Supreme Court Considers Whether An Item 303 Violation, Standing Alone, Can Support An Exchange Act Claim
Securities Litigation
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  • Supreme Court Considers Whether An Item 303 Violation, Standing Alone, Can Support An Exchange Act Claim

    On January 16, 2024, the Supreme Court of the United States heard oral argument in Macquarie Infrastructure Corp. v. Moab Partners, No. 22-1165, a case considering whether a private plaintiff may plead a claim under Section 10(b) of the Securities Exchange Act based on an issuer’s failure to disclose a known trend or uncertainty required to be disclosed under Item 303 of Regulation S-K even without identifying a particular statement rendered misleading by the alleged omission.

    The underlying lawsuit is a putative class action brought against a company that operates a portfolio of infrastructure-related businesses, including a provider of bulk liquid storage services used to store refined petroleum products.  Plaintiff alleged that the company failed to disclose that a proposed regulation by a United Nations agency regarding fuel oil would negatively impact its subsidiary’s petroleum storage business.  The district court granted defendants’ motion to dismiss, holding that plaintiff failed to adequately allege an Item 303 violation because plaintiff failed to allege “an uncertainty that should have been disclosed.”  The district court therefore reasoned that it was unnecessary to reach the question of whether the alleged Item 303 violation could serve as the basis for a Section 10(b) claim.  The Second Circuit reversed, holding that plaintiff had adequately alleged an Item 303 violation and that, based on prior Second Circuit decisions, that alleged omission could serve as the basis for a Section 10(b) claim if the other elements of such a claim were sufficiently pleaded.  Moab Partners, L.P. v. Macquarie Infrastructure Corp., 2022 WL 17815767, at *2 (2d Cir. Dec. 20, 2022) (citing Stratte-McClure v. Morgan Stanley, 776 F.3d 94, 101–04 (2d Cir. 2015)).

    The Supreme Court had previously granted certiorari to resolve this issue in 2017, but that case settled before the Court could answer it.  The issue continues to divide the Courts of Appeals.  The Third Circuit, in an opinion authored by then-Judge Alito, as well as the Ninth and Eleventh Circuits, has held that Item 303 does not impose a duty to make disclosures for purposes of Section 10(b) and an Item 303 violation therefore cannot constitute an “omission” actionable under the Exchange Act in the absence of an affirmative statement rendered misleading by the claimed omission.  The Second Circuit, however, as re-affirmed in Moab, has held that an Item 303 violation may be the basis for an Exchange Act claim, regardless of whether plaintiff has identified a particular statement rendered misleading by the allegedly omitted trend or uncertainty.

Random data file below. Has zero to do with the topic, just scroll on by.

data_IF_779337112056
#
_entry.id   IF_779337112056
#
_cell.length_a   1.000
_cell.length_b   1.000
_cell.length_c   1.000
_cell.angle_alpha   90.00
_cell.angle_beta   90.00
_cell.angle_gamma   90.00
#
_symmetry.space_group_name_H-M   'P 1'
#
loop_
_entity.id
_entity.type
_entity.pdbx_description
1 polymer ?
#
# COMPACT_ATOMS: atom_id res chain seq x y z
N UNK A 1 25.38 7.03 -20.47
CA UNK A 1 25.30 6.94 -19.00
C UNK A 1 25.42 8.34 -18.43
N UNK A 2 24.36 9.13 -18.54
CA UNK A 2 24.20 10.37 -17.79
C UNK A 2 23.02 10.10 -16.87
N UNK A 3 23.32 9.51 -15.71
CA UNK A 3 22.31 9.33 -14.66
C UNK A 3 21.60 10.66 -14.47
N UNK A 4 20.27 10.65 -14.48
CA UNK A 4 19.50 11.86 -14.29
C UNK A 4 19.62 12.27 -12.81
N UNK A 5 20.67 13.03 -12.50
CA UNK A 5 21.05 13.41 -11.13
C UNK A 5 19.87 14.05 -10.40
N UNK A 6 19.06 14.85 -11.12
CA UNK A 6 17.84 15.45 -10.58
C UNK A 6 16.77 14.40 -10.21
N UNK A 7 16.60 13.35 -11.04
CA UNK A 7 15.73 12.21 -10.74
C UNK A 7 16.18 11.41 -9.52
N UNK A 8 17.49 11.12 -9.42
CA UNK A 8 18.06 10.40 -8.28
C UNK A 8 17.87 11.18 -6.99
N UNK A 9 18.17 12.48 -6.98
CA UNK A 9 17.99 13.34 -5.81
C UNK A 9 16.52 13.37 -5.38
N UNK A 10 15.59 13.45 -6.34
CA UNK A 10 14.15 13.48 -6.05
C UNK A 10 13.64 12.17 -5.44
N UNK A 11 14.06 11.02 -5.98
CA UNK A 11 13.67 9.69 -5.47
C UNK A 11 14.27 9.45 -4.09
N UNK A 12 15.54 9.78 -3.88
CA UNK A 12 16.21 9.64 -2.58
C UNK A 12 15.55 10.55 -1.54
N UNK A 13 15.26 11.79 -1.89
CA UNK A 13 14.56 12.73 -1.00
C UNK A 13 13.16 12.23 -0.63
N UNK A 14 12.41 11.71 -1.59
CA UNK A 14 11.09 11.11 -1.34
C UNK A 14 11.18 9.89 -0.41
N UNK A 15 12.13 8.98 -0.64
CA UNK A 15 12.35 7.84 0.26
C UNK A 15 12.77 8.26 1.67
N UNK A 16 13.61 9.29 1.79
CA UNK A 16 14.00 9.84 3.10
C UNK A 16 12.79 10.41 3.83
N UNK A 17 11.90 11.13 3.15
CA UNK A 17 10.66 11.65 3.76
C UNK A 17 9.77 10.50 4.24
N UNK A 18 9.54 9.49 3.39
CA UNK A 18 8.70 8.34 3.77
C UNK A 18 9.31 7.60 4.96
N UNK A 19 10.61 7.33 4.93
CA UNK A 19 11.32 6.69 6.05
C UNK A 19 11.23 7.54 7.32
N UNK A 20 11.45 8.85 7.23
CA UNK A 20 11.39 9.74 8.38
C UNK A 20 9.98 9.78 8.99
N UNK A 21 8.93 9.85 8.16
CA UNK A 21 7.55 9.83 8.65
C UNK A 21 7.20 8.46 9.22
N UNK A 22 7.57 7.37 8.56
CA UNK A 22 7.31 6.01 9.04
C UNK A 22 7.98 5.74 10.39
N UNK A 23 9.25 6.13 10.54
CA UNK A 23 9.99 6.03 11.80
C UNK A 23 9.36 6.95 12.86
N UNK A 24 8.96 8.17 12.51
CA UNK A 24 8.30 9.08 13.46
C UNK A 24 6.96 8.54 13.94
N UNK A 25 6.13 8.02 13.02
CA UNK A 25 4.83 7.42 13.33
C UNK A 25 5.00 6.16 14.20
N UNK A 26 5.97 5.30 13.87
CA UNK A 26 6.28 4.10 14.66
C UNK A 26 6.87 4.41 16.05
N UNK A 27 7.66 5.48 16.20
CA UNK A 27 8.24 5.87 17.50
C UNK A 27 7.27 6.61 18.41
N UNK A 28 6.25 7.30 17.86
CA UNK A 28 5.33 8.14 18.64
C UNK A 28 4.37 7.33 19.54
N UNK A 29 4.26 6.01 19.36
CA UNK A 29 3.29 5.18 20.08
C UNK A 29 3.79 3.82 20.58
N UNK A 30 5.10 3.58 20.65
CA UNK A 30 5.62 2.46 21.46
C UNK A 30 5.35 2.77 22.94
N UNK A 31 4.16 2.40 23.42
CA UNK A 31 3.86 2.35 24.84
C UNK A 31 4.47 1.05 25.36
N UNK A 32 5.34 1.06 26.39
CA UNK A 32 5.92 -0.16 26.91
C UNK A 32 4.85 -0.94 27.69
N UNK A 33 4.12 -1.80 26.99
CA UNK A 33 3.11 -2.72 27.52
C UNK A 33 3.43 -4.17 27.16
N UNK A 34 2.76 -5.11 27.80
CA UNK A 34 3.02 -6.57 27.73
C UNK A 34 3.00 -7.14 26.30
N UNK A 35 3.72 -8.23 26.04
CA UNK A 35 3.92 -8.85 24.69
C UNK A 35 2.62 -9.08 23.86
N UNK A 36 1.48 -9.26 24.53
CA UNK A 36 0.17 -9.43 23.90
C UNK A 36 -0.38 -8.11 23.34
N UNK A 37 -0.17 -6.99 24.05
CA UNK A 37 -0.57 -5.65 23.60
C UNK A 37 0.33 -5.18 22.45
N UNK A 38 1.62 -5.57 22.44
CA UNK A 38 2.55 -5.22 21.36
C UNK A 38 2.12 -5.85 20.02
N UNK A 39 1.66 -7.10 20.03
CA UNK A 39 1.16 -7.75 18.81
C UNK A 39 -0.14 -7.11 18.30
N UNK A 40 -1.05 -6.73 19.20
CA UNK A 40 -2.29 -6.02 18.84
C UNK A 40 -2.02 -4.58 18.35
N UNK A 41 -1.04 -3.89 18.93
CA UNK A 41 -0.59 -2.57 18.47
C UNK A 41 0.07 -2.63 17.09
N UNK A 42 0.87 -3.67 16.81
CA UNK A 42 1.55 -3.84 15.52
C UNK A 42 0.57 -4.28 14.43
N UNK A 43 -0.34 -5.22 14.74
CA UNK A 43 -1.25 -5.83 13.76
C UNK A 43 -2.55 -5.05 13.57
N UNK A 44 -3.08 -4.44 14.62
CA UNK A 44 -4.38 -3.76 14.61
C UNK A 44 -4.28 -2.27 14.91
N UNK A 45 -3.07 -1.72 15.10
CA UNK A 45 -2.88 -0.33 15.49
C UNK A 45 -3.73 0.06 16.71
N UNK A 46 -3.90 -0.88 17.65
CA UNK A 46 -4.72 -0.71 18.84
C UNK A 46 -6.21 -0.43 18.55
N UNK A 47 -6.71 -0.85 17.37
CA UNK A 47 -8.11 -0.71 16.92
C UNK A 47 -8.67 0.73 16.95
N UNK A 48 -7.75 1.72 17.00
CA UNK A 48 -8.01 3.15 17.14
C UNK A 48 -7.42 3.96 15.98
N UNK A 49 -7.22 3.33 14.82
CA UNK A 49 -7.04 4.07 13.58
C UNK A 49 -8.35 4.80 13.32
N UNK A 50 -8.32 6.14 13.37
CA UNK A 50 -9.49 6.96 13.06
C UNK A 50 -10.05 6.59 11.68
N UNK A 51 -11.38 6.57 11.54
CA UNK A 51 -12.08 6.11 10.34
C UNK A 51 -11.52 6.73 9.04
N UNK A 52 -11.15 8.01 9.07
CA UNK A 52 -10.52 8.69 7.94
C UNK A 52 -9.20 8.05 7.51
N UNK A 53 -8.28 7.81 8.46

The specific question on which review was granted was whether an alleged failure to make a disclosure required under Item 303 can support a private claim under Section 10(b), “even in the absence of an otherwise misleading statement.”  Defendants argue that the answer must be “no,” because the plain text of the Exchange Act and Rule 10(b)(5) mandates that an omission can be actionable only if the omission renders “the statements made” misleading.

    The Justices noted that the parties did not appear to disagree on the question on which review was granted.  Indeed, at oral argument, plaintiff and the United States government (which filed a brief in support of plaintiff’s position) appeared to agree that there must be a statement that is rendered misleading in order for the failure to make an Item 303 disclosure actionable under Section 10(b).  Instead, the dispute centered on how such a statement must be identified and pleaded.

    Plaintiff and the government argued that the statement that could be rendered misleading by an Item 303 omission could be the entire Management’s Discussion and Analysis (“MD&A”) section of a Form 10-K.  Specifically, plaintiff argued for a rule that only required a complaint to identify where a defendant discussed “the subject covered by the Item 303 requirement.”  The government appeared to go even further, arguing that a failure to disclose a trend or uncertainty could make the entire MD&A section misleading even if no particular statement within the discussion was misleading.

    Given this, some justices appeared potentially open to issuing a narrow ruling reversing the Second Circuit and remanding the matter for further consideration under a standard requiring that an Item 303 violation can serve as the basis for an Exchange Act claim only if the alleged omission can be tied to (thus rendering misleading) a specific statement made by the defendant.  A decision is expected by this summer, which may provide clarity on whether, or the circumstances in which, an Item 303 violation may serve as the basis for an Exchange Act claim.

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